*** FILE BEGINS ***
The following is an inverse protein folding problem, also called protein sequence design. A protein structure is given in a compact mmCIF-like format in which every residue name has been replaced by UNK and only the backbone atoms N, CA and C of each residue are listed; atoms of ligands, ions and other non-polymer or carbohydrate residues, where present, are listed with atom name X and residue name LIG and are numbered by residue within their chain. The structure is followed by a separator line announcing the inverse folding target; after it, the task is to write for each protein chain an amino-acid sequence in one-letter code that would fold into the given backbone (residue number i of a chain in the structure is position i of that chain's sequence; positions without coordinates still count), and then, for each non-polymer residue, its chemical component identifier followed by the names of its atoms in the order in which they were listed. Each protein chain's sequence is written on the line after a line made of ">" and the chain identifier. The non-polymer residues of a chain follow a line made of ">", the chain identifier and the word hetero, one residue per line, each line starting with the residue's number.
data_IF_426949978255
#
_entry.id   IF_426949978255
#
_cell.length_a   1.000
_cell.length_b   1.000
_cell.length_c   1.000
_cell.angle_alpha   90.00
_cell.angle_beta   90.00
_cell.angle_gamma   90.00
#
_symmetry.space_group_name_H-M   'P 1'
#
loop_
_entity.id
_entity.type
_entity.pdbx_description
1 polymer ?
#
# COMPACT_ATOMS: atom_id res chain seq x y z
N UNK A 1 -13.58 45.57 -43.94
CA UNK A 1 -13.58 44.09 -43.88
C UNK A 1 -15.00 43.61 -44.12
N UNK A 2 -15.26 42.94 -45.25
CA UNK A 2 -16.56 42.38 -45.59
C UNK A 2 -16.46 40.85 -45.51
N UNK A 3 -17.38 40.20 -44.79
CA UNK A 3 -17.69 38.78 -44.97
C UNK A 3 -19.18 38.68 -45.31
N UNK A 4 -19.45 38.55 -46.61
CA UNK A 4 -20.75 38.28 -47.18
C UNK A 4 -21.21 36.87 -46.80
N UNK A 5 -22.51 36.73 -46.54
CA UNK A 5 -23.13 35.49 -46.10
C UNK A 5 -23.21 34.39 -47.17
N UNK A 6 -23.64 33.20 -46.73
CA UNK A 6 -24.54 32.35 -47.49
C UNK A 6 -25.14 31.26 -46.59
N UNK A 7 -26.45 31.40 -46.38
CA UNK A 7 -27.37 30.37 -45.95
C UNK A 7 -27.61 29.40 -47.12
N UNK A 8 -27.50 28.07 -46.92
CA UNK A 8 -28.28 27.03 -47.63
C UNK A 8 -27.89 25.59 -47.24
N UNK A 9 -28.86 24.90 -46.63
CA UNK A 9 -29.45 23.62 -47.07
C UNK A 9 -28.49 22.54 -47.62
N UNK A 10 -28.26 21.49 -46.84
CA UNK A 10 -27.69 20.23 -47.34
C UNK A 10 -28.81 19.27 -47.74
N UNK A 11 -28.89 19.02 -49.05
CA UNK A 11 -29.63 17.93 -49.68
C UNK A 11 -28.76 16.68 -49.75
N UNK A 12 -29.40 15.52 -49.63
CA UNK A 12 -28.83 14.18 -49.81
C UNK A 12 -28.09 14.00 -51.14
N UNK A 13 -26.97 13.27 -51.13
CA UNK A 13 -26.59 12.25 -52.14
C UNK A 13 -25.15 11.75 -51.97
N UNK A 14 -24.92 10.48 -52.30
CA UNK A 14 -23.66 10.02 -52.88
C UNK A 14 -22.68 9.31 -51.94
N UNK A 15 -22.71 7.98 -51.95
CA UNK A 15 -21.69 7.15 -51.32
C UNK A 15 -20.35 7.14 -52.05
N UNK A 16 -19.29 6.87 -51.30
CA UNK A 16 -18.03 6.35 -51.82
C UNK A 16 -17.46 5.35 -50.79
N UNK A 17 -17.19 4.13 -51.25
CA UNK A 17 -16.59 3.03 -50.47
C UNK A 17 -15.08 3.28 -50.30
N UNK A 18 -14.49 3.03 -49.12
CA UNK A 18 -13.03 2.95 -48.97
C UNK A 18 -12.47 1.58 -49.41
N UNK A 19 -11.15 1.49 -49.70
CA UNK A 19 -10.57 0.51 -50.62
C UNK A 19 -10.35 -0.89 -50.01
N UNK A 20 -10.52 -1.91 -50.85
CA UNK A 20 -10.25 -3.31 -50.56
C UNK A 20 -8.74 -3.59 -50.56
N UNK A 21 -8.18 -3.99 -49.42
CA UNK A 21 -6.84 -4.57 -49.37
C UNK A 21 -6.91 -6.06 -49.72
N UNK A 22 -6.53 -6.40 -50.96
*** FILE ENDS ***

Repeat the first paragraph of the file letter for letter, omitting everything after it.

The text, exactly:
The following is an inverse protein folding problem, also called protein sequence design. A protein structure is given in a compact mmCIF-like format in which every residue name has been replaced by UNK and only the backbone atoms N, CA and C of each residue are listed; atoms of ligands, ions and other non-polymer or carbohydrate residues, where present, are listed with atom name X and residue name LIG and are numbered by residue within their chain. The structure is followed by a separator line announcing the inverse folding target; after it, the task is to write for each protein chain an amino-acid sequence in one-letter code that would fold into the given backbone (residue number i of a chain in the structure is position i of that chain's sequence; positions without coordinates still count), and then, for each non-polymer residue, its chemical component identifier followed by the names of its atoms in the order in which they were listed. Each protein chain's sequence is written on the line after a line made of ">" and the chain identifier. The non-polymer residues of a chain follow a line made of ">", the chain identifier and the word hetero, one residue per line, each line starting with the residue's number.